Incredible as it may seem, the city of Oneonta's mayor and a majority of Common Council members don't seem to think last year's police scandal was a very big deal.

How they can not see the damage done to the city's reputation and _ even more importantly _ to the integrity of all the good cops who serve our city defies belief.

Yet, by refusing to have an outside investigation of the Oneonta Police Department, they are refusing to do the only thing that can restore the public's confidence in these brave and honorable men and women.

Mayor Dick Miller and Alderman Erik Miller both came out for an outside investigation during a League of Women Voters mayoral debate leading up to the November election.

Now, they are closing their eyes and hoping this will all go away.

It won't.

Not when you have three cops allegedly involved while on duty in a series of encounters with young women from July through September that included sex, drinking, giving rides in a police car and allowing one of the women to drive a police car while intoxicated.

"Frankly, I don't think certain members of the council are taking it seriously enough," Alderman Mike Lynch has said,

Lynch is absolutely right. The city is acting as if there is something to hide when there probably isn't. Yet, there are questions that have yet to be answered.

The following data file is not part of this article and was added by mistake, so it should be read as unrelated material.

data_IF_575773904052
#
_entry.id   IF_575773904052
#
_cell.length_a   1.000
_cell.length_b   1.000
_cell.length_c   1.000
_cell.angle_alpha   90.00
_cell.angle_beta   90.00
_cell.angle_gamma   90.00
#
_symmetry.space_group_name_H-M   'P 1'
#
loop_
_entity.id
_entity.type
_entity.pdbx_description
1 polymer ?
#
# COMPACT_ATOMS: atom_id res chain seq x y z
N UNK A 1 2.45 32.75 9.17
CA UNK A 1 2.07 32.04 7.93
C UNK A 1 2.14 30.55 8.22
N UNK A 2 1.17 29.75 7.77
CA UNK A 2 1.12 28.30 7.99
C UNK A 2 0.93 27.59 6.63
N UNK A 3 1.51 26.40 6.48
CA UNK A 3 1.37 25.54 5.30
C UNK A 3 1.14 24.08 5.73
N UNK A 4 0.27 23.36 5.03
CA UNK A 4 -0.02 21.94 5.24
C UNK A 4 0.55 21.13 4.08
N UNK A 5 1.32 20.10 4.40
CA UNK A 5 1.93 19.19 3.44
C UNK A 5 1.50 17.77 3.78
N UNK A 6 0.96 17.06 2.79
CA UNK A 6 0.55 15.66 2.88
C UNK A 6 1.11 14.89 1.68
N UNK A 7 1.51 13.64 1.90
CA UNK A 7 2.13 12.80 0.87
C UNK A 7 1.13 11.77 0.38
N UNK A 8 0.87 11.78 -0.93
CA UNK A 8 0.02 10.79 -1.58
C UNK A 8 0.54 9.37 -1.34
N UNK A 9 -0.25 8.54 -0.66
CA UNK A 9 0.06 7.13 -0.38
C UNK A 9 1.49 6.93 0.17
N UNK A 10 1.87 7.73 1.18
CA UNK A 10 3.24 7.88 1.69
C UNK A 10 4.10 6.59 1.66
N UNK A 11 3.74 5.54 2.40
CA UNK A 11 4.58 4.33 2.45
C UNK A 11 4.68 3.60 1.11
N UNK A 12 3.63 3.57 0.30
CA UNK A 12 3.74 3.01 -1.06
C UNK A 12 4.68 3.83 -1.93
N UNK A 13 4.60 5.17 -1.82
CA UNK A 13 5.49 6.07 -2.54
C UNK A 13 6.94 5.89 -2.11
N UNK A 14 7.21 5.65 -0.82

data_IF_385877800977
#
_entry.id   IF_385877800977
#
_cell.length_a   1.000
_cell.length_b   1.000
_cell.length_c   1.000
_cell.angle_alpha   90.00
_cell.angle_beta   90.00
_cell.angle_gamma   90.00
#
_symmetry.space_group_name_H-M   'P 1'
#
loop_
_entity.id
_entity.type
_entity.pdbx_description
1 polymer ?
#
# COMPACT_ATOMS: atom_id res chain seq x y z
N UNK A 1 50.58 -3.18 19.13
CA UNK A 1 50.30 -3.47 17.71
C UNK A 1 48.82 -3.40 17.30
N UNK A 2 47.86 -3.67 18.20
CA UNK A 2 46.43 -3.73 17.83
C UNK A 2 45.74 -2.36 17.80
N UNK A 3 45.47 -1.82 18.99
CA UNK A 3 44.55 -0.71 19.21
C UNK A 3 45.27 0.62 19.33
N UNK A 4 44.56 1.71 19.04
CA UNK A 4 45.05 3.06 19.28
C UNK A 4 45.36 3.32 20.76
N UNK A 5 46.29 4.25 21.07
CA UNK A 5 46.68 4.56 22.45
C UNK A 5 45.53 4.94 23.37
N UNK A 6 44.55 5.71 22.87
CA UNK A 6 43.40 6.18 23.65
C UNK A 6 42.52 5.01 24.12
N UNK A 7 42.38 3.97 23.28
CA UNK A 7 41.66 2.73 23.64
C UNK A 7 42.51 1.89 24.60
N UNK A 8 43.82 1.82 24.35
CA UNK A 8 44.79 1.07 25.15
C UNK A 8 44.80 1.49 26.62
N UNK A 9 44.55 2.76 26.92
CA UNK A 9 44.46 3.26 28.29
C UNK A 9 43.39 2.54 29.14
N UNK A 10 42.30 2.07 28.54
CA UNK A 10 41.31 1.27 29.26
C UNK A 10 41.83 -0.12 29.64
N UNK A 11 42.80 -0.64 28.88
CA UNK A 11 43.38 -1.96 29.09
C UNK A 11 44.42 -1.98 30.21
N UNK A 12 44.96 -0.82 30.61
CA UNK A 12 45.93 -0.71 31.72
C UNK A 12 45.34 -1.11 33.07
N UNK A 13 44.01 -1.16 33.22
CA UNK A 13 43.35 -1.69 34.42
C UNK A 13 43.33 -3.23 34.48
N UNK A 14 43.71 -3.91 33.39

1) What kind of culture and training existed in the department that would allow policemen to think they could get away with such horrendous behavior?

2) Surely other police officers knew this was going on or at least had their suspicions. Why did it take so long for it to be reported to their superiors? Does their loyalty lie more with their cohorts or with the department, city and its citizens?

3) There are many in our community who remember the 1992 "Black List" scandal from which Oneonta's police department and the state police still haven't totally recovered. What makes anyone think that just saying "trust us" is any solution?

Even more than for the public, an outside investigation is absolutely vital for all the good cops, who, we believe, would welcome such an inquiry.

They are the ones on the street who see the mistrust in the eyes of citizens. They are the ones who know that sunlight is not only the best disinfectant, but in this instance, the only disinfectant.

The scandal is a very big deal. The city cannot remain tone deaf to that fact.

There must be an outside, independent investigation.

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